Fresh greenfield investments are still a long way away but capex by asset-light corporates is likely to increase 5-8 per cent over the next two years to primarily meet working capital needs, says a report. This is because of efficiency ratio or capacity utilisation of corporates is not likely to rise from the present 65-70 per cent that was the levels since FY15-FY17, due to global overcapacity and transition to GST, domestic rating agency India Ratings said in a report today. “We expect capex by top 200 asset-heavy corporates to increase at a CAGR of 5-8 per cent over FY18-FY20, primarily in the form of maintenance capex,” it said. In FY17, capex rose 5 per cent while the same grew 4 per cent in the previous fiscal year. Non-stressed corporates are likely to be largest contributors to this capex drive beyond FY20, while capex by stressed corporates is likely to be muted. Contribution to the total capex by non-stressed corporates in FY16-FY17 was 80 per cent as against 80 per cent in FY11-FY12.
“The stressed corporates have a limited ability to undertake any meaningful capex activity over the next five-to-seven years due to weak credit metrics as indicated by interest cover of 0.5x and net leverage of 17.8x, along with an 8 per cent decline in pre-tax profit,” the report noted. The capacity utilisation levels of the top 200 corporates are likely to be impacted by stagnant demand as reflected by a 9 per cent growth in nominal private final consumption expenditure in the first half of FY18 compared to a double-digit growth in FY17.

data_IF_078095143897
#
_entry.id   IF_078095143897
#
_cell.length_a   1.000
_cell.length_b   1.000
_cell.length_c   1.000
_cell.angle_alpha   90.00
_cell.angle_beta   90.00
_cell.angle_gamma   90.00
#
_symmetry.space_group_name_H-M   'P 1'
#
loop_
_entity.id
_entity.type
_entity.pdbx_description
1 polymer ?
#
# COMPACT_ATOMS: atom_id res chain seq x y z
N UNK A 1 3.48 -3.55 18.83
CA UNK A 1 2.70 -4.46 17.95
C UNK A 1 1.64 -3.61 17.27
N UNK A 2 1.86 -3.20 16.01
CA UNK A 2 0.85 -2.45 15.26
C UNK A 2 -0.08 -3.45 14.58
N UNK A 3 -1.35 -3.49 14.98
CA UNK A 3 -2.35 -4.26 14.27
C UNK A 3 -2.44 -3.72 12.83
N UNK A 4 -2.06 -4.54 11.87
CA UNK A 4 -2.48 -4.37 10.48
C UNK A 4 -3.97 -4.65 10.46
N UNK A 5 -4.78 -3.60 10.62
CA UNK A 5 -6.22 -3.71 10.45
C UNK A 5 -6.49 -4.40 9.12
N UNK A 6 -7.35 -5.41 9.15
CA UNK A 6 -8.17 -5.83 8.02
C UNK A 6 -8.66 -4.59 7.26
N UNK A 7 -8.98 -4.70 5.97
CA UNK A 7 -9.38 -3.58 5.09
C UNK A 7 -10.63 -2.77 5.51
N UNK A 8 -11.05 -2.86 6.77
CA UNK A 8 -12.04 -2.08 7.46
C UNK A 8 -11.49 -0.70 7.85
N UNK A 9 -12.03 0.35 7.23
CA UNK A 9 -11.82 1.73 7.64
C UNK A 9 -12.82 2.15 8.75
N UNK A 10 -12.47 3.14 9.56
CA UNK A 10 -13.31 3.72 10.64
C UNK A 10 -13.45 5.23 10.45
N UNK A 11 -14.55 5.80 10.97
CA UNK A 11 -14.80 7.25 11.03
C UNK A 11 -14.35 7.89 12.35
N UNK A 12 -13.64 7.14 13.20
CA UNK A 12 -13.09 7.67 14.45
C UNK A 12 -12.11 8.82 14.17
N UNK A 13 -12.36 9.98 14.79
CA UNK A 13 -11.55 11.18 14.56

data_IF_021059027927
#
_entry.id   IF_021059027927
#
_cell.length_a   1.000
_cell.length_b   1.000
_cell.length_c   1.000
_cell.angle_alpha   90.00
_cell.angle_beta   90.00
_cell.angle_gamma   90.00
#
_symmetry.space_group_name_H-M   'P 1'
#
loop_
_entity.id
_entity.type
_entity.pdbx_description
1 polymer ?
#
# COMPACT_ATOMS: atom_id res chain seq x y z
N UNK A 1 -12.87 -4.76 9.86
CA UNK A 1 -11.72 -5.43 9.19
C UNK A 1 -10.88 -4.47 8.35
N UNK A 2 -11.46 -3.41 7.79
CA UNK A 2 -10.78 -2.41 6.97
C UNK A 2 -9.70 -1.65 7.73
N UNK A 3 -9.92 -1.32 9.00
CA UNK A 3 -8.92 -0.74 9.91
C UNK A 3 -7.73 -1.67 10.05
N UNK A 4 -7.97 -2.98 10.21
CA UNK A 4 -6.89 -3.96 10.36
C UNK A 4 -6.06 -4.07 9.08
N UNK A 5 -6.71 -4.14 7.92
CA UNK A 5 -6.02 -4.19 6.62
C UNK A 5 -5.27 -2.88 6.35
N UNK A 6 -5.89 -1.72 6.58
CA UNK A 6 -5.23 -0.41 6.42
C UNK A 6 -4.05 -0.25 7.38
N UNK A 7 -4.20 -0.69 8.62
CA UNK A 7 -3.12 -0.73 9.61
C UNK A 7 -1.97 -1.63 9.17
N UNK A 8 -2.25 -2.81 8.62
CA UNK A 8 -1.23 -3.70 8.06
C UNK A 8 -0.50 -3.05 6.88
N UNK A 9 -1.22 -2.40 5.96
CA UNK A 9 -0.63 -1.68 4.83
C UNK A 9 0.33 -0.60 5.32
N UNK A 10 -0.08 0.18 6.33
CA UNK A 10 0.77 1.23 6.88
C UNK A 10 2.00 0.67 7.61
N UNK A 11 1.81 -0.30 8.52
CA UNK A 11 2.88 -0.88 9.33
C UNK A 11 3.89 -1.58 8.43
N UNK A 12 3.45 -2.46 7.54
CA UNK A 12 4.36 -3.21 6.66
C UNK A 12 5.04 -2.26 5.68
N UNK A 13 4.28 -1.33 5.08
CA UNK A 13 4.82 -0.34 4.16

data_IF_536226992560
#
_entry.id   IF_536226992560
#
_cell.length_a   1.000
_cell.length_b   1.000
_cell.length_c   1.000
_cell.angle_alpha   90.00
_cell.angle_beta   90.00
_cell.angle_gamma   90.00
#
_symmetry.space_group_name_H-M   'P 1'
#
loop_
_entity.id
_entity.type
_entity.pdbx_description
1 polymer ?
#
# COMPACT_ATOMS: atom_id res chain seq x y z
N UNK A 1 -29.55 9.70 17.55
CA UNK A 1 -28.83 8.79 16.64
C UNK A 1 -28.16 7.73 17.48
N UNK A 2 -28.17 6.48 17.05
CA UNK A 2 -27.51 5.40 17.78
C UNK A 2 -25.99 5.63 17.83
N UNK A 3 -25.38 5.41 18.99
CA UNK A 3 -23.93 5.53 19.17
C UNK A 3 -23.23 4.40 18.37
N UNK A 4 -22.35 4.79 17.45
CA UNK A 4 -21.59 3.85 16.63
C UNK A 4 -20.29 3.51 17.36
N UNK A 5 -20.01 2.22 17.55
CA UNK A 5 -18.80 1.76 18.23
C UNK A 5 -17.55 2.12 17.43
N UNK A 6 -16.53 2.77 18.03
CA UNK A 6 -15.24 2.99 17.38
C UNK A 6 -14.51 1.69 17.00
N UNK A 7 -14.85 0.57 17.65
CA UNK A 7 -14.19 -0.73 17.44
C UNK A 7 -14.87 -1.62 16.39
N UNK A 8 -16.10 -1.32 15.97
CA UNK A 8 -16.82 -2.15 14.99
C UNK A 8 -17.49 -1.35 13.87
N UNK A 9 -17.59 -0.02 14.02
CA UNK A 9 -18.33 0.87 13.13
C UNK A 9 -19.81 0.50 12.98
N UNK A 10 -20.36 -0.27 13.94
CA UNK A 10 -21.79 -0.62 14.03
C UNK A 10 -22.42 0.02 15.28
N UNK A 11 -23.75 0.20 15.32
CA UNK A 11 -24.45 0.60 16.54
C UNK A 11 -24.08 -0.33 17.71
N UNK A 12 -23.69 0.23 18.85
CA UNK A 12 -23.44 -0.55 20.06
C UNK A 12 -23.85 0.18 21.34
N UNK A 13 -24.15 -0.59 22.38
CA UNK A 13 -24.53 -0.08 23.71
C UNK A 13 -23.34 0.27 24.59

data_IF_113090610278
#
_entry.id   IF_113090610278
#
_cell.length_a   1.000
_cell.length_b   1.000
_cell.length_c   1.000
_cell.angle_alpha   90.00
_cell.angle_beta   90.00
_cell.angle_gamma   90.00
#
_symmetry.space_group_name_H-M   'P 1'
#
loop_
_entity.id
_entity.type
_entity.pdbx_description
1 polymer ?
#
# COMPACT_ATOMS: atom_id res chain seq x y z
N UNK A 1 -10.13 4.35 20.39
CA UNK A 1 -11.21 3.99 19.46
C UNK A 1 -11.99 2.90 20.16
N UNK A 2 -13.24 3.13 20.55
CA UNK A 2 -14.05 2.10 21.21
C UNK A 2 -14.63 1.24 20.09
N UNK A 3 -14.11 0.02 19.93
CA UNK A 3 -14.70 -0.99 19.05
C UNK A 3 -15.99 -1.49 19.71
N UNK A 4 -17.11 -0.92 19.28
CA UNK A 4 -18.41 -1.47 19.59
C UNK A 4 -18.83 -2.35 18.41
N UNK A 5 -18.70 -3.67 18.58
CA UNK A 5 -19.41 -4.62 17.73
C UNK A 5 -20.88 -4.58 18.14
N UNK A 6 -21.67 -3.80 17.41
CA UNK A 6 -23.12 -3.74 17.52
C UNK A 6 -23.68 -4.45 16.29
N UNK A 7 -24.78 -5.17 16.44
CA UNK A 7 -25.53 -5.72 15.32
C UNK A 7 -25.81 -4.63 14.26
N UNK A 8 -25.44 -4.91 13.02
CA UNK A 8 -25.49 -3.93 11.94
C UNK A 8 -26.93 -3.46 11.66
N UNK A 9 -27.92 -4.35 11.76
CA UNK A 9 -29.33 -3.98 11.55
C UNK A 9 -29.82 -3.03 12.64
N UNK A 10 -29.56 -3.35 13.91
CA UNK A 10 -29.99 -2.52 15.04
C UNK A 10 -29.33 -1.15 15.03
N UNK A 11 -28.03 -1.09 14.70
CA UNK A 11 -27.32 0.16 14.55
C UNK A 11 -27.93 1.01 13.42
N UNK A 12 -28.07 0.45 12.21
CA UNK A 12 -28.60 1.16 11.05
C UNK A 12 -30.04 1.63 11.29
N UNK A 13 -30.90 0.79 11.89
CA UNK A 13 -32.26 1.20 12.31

Export demand registered a 7 per cent annualised growth in April-November 2017, similar to the growth levels saw in the same period in 2016. While non-stressed corporates achieved high capacity utilisation of 75-80 per cent in FY17, the presence of stressed corporates with low capacity utilisation of 40-45 per cent could lead to an increase in mergers/acquisition across sectors under the Insolvency and Bankruptcy Code over FY19-FY20, resulting in delay in any significant greenfield capex.
It believes that with the proposed bank recapitalisation, the quantum of capital injection into public sector banks and mobilisation of capital should largely cover the provisioning shortfall for stressed assets and address issues pertaining to non-performing assets. Capital injection may also support modest growth in advances but is unlikely to support any significant investment demand by corporates, it said.